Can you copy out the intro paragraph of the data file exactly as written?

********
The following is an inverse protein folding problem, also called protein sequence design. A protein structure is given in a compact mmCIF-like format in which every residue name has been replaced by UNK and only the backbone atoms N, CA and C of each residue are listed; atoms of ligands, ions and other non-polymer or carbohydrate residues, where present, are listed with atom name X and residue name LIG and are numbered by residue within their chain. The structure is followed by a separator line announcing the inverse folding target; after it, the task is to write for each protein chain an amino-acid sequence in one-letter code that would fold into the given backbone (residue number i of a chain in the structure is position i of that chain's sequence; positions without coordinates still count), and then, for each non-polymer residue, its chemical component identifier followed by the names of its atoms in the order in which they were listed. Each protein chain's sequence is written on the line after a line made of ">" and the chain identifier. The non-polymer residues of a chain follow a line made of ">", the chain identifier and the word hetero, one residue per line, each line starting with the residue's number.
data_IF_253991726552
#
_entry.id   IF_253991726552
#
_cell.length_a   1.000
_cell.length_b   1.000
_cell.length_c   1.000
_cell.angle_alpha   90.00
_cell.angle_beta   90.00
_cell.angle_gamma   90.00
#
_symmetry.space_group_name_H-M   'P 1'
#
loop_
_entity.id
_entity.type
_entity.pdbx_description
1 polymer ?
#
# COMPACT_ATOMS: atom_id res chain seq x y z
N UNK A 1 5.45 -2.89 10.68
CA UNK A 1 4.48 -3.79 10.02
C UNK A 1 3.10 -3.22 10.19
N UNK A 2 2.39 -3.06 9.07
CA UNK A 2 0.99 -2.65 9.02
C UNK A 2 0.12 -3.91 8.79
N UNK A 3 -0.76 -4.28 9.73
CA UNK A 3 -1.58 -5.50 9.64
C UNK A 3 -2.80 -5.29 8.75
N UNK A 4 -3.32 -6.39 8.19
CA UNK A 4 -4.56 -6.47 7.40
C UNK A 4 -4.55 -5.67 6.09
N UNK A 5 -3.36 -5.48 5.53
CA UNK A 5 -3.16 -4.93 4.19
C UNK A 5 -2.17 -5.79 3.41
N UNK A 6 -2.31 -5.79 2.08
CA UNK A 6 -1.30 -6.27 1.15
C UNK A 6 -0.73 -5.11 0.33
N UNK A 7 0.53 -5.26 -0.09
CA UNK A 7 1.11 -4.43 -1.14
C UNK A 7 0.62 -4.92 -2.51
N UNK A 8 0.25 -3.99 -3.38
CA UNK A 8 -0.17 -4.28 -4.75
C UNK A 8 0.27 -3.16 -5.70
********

The following is an inverse protein folding problem, also called protein sequence design. A protein structure is given in a compact mmCIF-like format in which every residue name has been replaced by UNK and only the backbone atoms N, CA and C of each residue are listed; atoms of ligands, ions and other non-polymer or carbohydrate residues, where present, are listed with atom name X and residue name LIG and are numbered by residue within their chain. The structure is followed by a separator line announcing the inverse folding target; after it, the task is to write for each protein chain an amino-acid sequence in one-letter code that would fold into the given backbone (residue number i of a chain in the structure is position i of that chain's sequence; positions without coordinates still count), and then, for each non-polymer residue, its chemical component identifier followed by the names of its atoms in the order in which they were listed. Each protein chain's sequence is written on the line after a line made of ">" and the chain identifier. The non-polymer residues of a chain follow a line made of ">", the chain identifier and the word hetero, one residue per line, each line starting with the residue's number.